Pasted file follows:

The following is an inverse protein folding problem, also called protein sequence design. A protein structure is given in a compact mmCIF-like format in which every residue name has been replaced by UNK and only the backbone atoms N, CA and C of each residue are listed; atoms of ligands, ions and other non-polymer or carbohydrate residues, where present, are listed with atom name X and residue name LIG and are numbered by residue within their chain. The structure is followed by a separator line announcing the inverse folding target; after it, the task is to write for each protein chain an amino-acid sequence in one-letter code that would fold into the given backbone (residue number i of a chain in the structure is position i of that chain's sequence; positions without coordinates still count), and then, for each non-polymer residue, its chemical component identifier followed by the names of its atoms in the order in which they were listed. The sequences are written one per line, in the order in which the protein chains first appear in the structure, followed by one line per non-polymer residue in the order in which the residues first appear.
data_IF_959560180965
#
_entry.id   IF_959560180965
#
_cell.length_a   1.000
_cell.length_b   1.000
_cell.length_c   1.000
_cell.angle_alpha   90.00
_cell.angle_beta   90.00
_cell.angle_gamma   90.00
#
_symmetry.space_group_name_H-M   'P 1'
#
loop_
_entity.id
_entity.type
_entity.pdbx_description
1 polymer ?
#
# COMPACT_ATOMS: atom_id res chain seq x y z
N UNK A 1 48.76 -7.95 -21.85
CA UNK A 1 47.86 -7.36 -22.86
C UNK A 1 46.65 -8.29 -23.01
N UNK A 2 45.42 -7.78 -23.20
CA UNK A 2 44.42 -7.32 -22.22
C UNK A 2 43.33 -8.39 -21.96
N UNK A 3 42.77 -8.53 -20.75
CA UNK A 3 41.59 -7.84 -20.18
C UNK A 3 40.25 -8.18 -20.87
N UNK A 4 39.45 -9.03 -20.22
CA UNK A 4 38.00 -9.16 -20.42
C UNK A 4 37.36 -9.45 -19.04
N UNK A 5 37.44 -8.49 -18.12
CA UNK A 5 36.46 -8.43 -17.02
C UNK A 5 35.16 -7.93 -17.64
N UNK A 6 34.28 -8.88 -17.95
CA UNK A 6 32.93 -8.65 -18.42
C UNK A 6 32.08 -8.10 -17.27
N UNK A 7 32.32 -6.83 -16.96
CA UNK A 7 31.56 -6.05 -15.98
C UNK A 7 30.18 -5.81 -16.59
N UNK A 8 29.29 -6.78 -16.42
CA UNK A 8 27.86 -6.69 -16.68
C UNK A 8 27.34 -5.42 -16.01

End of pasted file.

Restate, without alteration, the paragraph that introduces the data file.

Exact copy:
The following is an inverse protein folding problem, also called protein sequence design. A protein structure is given in a compact mmCIF-like format in which every residue name has been replaced by UNK and only the backbone atoms N, CA and C of each residue are listed; atoms of ligands, ions and other non-polymer or carbohydrate residues, where present, are listed with atom name X and residue name LIG and are numbered by residue within their chain. The structure is followed by a separator line announcing the inverse folding target; after it, the task is to write for each protein chain an amino-acid sequence in one-letter code that would fold into the given backbone (residue number i of a chain in the structure is position i of that chain's sequence; positions without coordinates still count), and then, for each non-polymer residue, its chemical component identifier followed by the names of its atoms in the order in which they were listed. The sequences are written one per line, in the order in which the protein chains first appear in the structure, followed by one line per non-polymer residue in the order in which the residues first appear.